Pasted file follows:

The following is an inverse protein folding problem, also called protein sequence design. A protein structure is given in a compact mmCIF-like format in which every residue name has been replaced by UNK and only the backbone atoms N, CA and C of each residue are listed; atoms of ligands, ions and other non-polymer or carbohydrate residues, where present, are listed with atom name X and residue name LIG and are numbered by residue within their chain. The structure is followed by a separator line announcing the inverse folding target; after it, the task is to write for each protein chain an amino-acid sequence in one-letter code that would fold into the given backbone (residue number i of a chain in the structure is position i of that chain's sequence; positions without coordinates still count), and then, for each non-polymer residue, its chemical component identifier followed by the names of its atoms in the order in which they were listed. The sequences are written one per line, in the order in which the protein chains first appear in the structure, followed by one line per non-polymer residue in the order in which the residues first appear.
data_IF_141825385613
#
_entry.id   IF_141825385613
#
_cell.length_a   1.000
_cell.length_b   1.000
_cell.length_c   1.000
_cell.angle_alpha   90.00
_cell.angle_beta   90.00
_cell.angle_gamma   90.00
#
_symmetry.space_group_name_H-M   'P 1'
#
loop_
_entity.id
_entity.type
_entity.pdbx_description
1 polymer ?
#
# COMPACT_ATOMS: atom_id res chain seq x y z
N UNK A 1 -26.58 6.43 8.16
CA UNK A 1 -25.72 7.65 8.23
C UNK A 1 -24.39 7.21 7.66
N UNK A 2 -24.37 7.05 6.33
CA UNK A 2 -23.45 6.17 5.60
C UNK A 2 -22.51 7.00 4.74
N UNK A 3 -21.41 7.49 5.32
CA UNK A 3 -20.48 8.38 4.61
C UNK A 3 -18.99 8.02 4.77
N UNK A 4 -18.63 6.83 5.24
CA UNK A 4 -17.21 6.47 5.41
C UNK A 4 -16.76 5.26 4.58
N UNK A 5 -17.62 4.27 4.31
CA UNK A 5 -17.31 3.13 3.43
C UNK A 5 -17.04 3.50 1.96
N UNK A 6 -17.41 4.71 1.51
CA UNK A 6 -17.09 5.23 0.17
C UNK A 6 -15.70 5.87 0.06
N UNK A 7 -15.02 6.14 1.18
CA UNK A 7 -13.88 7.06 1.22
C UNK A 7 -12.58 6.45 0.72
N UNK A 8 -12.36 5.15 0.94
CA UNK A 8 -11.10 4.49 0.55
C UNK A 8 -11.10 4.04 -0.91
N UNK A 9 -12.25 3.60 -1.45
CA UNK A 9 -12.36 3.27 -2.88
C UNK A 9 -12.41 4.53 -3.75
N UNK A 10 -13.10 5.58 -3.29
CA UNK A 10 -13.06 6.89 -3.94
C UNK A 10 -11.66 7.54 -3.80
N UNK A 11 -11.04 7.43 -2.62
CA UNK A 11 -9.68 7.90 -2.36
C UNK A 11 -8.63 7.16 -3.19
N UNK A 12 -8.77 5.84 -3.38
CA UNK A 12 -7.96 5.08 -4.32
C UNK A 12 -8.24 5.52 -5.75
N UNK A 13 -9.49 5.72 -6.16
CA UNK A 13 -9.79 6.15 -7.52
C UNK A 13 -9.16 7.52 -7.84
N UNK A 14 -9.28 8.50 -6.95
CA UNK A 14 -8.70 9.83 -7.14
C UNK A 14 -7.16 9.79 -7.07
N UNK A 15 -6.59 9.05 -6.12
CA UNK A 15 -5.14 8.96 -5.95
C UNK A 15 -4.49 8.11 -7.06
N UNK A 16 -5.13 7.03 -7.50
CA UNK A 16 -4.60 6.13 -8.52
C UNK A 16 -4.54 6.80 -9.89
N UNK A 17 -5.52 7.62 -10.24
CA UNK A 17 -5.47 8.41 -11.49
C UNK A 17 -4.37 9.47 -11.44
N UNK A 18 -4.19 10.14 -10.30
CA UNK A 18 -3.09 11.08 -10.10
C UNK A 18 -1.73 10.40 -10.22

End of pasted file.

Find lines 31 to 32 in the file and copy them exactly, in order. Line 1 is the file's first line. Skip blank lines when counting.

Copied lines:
N UNK A 4 -18.63 6.83 5.24
CA UNK A 4 -17.21 6.47 5.41